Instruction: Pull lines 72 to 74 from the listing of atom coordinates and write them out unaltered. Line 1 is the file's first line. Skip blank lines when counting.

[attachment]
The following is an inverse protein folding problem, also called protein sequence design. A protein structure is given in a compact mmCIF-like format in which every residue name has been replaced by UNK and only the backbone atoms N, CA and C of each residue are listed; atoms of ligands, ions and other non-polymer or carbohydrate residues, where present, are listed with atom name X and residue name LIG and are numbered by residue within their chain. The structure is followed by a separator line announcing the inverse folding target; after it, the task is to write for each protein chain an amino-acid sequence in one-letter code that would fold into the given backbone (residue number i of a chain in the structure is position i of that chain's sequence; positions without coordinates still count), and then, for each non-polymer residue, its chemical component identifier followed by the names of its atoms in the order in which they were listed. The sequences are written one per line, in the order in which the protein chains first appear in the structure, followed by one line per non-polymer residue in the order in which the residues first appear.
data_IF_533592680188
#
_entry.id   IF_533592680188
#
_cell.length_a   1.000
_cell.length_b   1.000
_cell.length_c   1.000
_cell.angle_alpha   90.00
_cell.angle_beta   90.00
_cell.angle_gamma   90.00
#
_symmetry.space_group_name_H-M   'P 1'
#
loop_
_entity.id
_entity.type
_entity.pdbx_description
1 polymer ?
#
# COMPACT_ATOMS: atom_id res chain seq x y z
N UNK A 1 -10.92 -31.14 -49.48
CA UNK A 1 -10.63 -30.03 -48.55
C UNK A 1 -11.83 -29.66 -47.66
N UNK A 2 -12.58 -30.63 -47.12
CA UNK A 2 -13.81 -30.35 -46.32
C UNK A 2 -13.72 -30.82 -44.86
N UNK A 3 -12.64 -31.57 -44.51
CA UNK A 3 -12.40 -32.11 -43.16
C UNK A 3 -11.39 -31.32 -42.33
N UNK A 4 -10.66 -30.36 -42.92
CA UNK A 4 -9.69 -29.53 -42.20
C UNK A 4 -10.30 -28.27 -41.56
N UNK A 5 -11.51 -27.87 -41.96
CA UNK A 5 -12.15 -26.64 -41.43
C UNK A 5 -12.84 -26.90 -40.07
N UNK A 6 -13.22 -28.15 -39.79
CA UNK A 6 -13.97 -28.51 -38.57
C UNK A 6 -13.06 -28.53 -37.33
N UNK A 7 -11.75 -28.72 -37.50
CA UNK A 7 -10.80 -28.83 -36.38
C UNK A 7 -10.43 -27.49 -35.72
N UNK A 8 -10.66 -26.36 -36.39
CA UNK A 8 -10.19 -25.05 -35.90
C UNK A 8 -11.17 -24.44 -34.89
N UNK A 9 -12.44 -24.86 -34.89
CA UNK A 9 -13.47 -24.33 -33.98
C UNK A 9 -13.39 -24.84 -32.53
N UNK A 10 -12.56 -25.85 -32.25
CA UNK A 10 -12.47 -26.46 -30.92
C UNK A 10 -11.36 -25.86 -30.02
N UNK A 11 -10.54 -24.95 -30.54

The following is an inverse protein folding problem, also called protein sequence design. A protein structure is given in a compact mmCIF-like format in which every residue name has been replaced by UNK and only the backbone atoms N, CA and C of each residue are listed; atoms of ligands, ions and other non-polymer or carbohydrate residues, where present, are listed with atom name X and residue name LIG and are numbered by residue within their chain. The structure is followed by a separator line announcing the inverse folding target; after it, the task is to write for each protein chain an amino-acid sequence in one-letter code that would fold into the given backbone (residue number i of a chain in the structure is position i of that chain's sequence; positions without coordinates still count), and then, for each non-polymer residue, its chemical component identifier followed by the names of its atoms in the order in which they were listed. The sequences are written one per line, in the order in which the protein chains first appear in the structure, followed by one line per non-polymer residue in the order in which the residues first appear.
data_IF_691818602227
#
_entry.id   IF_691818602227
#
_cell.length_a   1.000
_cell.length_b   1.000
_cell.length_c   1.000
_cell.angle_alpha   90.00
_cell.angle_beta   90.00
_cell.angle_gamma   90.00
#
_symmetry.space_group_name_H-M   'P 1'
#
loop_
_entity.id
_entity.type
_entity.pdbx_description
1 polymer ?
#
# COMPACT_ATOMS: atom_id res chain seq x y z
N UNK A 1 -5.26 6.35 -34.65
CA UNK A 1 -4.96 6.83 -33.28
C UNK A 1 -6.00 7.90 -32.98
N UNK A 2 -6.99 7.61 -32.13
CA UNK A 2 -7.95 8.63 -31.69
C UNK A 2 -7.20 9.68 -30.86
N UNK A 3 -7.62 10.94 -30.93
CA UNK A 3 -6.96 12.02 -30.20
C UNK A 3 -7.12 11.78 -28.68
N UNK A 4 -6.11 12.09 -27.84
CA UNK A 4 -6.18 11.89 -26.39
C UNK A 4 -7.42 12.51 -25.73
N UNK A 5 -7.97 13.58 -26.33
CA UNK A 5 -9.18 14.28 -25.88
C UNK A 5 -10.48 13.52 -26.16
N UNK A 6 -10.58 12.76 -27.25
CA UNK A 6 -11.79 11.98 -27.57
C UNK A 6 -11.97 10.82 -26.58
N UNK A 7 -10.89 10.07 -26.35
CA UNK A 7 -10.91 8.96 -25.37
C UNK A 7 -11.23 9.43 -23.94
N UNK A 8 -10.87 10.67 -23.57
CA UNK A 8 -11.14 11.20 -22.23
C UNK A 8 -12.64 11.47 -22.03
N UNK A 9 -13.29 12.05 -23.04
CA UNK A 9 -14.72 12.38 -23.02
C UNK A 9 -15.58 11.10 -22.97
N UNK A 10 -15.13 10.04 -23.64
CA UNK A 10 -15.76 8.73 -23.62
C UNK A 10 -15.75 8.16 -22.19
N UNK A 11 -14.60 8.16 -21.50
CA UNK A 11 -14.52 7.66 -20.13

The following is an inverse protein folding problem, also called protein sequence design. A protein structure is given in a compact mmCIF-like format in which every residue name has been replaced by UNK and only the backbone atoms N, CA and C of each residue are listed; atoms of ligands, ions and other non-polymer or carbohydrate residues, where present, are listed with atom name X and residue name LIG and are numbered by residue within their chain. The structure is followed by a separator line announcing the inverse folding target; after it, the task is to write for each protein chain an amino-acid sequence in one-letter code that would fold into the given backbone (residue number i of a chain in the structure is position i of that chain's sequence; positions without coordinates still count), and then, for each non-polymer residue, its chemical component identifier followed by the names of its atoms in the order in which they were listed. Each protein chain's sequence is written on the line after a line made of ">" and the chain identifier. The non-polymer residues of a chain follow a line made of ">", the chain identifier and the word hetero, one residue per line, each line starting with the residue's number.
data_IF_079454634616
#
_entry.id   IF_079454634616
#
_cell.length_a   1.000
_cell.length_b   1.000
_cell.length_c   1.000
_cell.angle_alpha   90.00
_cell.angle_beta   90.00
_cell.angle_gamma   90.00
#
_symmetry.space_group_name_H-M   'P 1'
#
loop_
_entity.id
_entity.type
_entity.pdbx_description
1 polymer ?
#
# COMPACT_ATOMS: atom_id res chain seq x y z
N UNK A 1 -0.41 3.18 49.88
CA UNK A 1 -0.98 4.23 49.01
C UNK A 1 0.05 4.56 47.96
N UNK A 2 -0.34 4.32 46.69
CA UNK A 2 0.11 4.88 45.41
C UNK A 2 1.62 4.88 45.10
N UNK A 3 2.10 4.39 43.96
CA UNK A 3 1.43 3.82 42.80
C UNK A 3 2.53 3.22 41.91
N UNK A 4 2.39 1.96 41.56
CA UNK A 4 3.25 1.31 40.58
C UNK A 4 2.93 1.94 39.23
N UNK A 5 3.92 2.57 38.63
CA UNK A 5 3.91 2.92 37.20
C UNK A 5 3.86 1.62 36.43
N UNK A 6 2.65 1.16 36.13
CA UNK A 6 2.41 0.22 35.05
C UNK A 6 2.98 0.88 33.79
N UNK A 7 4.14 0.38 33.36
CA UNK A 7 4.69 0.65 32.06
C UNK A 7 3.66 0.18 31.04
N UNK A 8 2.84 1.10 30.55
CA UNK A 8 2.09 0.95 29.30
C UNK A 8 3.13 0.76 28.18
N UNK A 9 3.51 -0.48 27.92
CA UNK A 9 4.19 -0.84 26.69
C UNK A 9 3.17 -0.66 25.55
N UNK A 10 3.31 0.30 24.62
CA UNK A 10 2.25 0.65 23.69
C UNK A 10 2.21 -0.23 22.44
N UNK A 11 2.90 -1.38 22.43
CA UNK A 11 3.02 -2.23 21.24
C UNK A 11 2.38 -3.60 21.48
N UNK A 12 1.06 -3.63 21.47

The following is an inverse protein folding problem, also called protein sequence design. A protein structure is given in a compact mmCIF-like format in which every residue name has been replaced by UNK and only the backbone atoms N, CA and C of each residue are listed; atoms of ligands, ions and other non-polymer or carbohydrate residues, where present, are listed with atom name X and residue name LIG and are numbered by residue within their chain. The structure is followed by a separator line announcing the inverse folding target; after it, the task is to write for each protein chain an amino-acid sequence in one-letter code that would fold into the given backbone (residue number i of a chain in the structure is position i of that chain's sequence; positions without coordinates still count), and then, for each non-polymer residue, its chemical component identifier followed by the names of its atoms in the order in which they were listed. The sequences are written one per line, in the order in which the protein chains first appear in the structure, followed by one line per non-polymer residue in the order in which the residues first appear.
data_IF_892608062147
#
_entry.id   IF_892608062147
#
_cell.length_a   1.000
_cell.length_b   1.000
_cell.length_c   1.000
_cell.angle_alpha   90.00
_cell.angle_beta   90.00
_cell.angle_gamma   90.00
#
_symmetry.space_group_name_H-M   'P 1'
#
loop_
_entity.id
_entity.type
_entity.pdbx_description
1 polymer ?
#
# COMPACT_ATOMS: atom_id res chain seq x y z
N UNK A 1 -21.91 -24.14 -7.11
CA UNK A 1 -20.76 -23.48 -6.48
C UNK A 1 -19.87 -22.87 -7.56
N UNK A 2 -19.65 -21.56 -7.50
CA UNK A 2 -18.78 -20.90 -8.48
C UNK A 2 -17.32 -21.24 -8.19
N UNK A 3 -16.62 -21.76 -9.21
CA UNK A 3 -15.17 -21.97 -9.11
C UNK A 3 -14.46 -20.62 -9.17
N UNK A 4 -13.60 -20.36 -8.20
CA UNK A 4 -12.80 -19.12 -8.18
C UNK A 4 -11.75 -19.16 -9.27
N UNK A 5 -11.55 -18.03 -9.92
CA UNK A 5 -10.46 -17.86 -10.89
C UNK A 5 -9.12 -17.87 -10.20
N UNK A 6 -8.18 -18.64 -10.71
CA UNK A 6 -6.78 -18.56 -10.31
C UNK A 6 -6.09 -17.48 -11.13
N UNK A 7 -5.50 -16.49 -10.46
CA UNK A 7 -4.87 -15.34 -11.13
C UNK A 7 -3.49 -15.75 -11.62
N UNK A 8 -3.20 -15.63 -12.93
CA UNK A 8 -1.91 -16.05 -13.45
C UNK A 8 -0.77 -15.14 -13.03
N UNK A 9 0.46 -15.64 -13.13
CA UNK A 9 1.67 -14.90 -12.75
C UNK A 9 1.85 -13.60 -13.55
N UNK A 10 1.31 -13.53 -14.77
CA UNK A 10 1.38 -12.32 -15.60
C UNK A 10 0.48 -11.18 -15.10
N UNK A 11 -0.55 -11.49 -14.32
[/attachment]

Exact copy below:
#
# COMPACT_ATOMS: atom_id res chain seq x y z
N UNK A 1 -5.26 6.35 -34.65